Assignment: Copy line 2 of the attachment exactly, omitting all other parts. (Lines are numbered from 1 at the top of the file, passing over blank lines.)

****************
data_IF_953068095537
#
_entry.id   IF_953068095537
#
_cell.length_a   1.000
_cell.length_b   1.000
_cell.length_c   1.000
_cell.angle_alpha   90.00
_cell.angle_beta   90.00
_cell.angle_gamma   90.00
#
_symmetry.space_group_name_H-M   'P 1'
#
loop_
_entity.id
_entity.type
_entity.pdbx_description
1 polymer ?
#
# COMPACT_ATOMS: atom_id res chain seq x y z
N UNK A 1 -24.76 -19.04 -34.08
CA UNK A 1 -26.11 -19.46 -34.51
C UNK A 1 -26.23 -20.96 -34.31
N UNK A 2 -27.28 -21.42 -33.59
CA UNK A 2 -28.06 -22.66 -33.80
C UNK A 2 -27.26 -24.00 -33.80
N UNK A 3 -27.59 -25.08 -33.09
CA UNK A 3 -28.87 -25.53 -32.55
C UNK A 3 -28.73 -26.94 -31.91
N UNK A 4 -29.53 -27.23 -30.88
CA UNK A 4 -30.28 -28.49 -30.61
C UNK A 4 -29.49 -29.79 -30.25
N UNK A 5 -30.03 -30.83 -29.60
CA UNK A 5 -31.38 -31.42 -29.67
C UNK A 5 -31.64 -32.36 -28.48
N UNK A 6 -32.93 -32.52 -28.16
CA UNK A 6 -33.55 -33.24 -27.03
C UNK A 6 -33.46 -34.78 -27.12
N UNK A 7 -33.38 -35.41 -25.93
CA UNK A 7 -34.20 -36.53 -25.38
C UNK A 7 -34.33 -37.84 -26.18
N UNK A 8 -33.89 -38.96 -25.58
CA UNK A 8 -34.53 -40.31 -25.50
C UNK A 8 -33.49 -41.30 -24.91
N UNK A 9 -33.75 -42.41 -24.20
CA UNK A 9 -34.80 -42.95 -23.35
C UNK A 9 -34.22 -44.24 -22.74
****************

#